What bird is this over Berlin?
March 27, 2009 7:01 AM   Subscribe

Blurrybirdidentificationfilter: what raptor is this?


I was on my balcony the other day when I noticed a bird doing the usual bird-of-prey things, and figured it was one of our local kestrels about to do in a sparrow, but then I saw that it was a lot less flappy and notably bigger. It was too far away to identify by sight but I was able to get some (truly awful) photos of it (sorry, it was very fast and distant, and I really underexposed and then had to push the levels in order to see anything other than a silhouette):

1, 2, 3, 4, 5, 6.

I've included some of the worst photos just so you can see the tailfeather shape during a few different types of flying.

I haven't been able to recognize it from the photos and my bird books are not helping. It was probably slightly smaller than a crow, and the 'fingers' give me the impression it's a hawk or harrier of some kind, but I'm not an expert. Anyone recognize this bird? Location is Berlin, Germany, and we're on a waterway and see a fair amount of unusual birds due to the former-iron-curtain wilderness effect and intense local preservation and veterinary efforts, so suggestions don't have to be restricted only to birds you'd be likely to see in farther-west cities.

posted by Your Time Machine Sucks to Science & Nature (11 answers total)
I am not an expert - like, at all - on Europe-specific raptors, but it looks an awful lot like some kind of accipiter. It looks like a (North American) Cooper's hawk, so I'm leaning towards a (Eurasian) sparrowhawk or goshawk. Distance and light and make estimating size and color accurately kind of a nightmare, but these are actually great ID photos...if I knew my European raptors better (or at all). I'll poke around the internets some more and see if I can find anything more definitive.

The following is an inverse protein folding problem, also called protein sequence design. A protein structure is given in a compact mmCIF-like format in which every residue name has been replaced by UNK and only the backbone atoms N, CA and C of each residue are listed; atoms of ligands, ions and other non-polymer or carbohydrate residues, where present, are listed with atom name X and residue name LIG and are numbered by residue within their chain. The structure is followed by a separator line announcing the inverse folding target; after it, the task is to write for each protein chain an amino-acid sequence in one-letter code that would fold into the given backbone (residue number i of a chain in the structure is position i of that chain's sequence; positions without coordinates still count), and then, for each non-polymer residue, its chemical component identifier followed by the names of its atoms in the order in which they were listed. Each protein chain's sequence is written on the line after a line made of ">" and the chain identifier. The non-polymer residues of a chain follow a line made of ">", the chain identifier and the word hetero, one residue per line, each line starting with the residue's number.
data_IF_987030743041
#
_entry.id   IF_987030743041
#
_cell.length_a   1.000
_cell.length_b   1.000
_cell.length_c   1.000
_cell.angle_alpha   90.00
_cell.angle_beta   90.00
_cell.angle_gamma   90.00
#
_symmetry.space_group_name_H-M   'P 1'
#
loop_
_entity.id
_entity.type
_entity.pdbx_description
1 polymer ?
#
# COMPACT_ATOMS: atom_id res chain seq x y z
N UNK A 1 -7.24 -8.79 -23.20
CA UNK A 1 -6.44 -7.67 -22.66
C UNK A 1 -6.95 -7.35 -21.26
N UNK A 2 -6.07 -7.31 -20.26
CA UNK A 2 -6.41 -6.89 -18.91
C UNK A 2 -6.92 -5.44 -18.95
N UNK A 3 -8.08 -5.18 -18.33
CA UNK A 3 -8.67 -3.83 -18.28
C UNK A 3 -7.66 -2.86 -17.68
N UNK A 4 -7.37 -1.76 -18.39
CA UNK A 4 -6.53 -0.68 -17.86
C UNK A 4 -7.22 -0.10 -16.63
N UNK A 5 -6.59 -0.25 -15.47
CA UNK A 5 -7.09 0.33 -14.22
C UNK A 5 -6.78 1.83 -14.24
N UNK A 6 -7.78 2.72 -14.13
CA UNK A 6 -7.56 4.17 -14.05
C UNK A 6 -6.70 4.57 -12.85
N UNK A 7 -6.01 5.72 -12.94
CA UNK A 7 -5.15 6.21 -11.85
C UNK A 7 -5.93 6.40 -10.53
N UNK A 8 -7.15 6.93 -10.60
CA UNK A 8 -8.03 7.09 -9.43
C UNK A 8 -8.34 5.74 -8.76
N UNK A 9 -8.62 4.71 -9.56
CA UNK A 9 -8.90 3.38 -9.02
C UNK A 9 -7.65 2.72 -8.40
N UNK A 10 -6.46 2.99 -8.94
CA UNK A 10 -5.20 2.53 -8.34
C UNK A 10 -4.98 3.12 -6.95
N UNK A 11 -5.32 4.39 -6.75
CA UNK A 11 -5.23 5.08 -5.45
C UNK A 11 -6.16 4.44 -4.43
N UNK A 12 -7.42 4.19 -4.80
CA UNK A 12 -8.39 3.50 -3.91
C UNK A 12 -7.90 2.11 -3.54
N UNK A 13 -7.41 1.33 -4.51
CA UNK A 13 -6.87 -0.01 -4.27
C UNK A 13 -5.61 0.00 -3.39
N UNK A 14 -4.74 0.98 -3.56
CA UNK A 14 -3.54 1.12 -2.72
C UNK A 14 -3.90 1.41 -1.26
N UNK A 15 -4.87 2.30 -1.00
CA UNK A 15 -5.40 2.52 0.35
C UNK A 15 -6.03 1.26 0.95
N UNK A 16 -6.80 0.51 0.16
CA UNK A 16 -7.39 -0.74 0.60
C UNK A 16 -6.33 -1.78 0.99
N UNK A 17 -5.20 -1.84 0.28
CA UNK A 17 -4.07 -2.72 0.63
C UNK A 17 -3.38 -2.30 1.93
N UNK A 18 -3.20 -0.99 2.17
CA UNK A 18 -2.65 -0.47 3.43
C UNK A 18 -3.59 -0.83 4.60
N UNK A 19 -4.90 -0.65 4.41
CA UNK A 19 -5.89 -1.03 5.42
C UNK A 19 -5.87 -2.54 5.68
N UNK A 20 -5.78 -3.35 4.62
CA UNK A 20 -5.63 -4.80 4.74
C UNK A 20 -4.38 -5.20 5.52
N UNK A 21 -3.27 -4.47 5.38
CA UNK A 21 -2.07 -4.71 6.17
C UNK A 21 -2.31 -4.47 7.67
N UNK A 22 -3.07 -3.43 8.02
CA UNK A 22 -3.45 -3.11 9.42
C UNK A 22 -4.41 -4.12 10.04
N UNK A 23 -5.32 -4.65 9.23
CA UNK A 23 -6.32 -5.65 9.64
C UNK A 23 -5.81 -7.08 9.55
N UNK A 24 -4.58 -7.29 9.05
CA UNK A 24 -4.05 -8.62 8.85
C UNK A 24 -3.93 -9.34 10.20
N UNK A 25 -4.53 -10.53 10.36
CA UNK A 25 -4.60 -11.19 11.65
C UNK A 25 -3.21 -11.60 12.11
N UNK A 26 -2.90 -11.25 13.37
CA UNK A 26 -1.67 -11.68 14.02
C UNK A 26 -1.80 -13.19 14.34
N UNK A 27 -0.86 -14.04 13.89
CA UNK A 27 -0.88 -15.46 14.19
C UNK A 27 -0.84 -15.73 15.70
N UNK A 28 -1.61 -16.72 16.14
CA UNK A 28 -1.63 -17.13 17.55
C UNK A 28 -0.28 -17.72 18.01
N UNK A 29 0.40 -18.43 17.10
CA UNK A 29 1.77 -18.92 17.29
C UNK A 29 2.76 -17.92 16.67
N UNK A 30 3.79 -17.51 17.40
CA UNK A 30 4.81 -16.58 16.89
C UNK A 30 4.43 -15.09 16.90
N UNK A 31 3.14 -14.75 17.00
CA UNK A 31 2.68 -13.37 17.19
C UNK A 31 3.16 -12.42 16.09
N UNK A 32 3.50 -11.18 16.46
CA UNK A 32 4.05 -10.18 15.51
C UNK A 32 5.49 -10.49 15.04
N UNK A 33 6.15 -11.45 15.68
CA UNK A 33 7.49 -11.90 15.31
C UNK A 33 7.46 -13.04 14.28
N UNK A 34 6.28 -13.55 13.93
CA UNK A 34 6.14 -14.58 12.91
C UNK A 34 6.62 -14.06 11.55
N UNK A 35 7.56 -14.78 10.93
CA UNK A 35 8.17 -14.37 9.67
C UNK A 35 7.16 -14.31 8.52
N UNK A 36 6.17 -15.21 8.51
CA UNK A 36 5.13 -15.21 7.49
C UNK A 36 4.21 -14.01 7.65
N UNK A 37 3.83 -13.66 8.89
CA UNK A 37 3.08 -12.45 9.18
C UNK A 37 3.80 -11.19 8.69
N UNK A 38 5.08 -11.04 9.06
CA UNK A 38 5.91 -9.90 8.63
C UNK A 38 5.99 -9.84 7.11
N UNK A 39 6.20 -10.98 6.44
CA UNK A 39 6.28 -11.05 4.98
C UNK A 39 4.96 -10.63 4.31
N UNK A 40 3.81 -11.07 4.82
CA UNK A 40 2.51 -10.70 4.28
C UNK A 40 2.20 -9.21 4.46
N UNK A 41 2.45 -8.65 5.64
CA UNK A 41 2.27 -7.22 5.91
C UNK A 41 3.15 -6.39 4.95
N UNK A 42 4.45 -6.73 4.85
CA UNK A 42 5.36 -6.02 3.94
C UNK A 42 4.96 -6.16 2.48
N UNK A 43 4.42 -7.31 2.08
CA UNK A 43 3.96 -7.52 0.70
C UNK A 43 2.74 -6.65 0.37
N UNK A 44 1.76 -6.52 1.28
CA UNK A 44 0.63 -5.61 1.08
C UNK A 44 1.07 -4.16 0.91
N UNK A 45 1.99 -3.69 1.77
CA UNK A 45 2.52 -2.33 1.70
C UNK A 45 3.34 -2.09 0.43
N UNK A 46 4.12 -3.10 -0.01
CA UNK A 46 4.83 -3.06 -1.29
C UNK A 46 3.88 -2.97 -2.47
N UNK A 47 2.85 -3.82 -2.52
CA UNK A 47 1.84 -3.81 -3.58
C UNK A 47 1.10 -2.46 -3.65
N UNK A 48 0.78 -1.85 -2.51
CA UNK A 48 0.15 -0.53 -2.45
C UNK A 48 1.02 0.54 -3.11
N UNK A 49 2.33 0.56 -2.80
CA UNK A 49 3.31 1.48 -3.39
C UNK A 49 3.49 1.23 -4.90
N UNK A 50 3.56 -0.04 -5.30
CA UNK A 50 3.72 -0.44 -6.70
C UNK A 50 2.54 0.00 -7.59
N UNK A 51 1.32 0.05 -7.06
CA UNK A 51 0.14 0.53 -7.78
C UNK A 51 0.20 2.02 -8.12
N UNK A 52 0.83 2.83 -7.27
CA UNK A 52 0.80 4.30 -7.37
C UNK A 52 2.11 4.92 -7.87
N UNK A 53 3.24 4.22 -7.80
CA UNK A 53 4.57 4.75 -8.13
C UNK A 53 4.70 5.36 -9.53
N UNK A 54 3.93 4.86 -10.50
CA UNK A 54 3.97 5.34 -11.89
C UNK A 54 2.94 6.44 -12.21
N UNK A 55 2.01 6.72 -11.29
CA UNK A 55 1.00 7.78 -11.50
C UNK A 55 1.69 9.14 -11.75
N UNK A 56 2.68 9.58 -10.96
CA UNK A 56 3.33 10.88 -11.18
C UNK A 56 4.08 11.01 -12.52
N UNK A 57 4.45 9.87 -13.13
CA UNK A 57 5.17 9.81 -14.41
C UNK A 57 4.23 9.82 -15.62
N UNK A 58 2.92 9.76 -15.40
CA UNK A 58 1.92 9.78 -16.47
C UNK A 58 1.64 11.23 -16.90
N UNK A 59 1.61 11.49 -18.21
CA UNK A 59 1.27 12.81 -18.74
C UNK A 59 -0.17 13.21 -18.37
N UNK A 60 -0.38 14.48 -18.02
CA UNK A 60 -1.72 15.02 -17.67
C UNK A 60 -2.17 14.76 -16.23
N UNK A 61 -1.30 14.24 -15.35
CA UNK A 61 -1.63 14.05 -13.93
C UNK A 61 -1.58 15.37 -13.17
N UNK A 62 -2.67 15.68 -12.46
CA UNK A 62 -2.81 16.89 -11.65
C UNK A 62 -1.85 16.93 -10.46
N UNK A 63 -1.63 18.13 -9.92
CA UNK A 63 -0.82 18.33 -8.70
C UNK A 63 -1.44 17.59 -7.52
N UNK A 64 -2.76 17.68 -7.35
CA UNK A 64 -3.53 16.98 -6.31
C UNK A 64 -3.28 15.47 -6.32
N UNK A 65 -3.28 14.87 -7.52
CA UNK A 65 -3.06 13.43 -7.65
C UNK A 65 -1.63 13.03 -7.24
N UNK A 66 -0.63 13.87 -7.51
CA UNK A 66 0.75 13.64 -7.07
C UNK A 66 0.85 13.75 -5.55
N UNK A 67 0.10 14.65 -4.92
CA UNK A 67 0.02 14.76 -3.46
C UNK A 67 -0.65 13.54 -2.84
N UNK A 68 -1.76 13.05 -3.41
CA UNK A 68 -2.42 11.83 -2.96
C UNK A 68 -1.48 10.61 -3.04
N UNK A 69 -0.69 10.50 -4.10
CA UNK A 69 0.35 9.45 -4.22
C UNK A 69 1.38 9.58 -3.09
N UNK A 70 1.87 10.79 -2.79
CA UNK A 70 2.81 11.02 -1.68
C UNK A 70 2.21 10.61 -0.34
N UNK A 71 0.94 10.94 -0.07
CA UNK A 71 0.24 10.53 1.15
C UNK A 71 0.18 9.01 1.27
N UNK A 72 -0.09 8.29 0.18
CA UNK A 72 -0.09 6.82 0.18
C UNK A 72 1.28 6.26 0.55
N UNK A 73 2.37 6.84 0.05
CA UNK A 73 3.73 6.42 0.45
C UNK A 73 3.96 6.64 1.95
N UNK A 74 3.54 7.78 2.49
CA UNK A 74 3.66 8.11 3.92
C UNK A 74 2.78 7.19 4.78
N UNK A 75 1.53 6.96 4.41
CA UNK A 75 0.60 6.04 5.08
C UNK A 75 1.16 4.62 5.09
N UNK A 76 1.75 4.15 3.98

posted by rtha at 7:21 AM on March 27, 2009

IANAB (I am not a birder), but you might try asking the people at the Hawk Conservancy Trust. Although they're in the UK and not Germany, they are extremely well-versed in raptors.
posted by plinth at 7:36 AM on March 27, 2009

Yeah, looks like a sparrowhawk to me. It would certainly be my first guess for the UK but the wikipedia article suggests it is just as common to the rest of Europe.
posted by ninebelow at 7:55 AM on March 27, 2009

Oh yeah, comparing this one of mine and this one on wikipedia, I'm tending to think sparrowhawk is a pretty good call! Thank you.
posted by Your Time Machine Sucks at 8:04 AM on March 27, 2009

Yup, sparrowhawk.
posted by InsanePenguin at 8:54 AM on March 27, 2009

Most of your photos are silhouettes which make the bird look rather dark. However, the shape is unmistakingly of an accipitor raptor. It's rather smallish size would recommend the sparrowhawk or a merlin. Aren't there harriers in Europe? Very similar look to the North American Harrier. A goshawk would have shown a little more white.
posted by birdwatcher at 9:46 AM on March 27, 2009

I think the wings are too broad for it to be a harrier, and not pointy enough for it to be a merlin. In my experience, it's also difficult to get a photo as good as these of a merlin in flight. And excellent way to ID a flying merlin is if a small, dark falcon goes by so fast you don't really get a look at it - if you're lucky, you'll see the strongly marked bands on the tail.
posted by rtha at 10:28 AM on March 27, 2009

For what it's worth, a similar siting, (self-link!, with images much worse than yours, through a very dirty glass roof), from Paris.
posted by Dick Paris at 11:33 AM on March 27, 2009

A lovely Eurasian kestrel, Dick Paris! The group I volunteer with trapped and banded a juvenile female in October 2007, which may be the first document siting in California. Lucky you, to look out your rooftop and see one!
posted by rtha at 1:16 PM on March 27, 2009

Sighting, dammit. I am fail today at homonyms.
posted by rtha at 2:13 PM on March 27, 2009

I wanted to follow up on this after reading this article in the Guarniad:


I think there is a very strong possibility that it was a female goshawk, which are apparently more common here than sparrowhawks. This would also account for the fact that we can sometimes hear a shrieking call off in the distance.
posted by Your Time Machine Sucks at 2:03 AM on April 13, 2009

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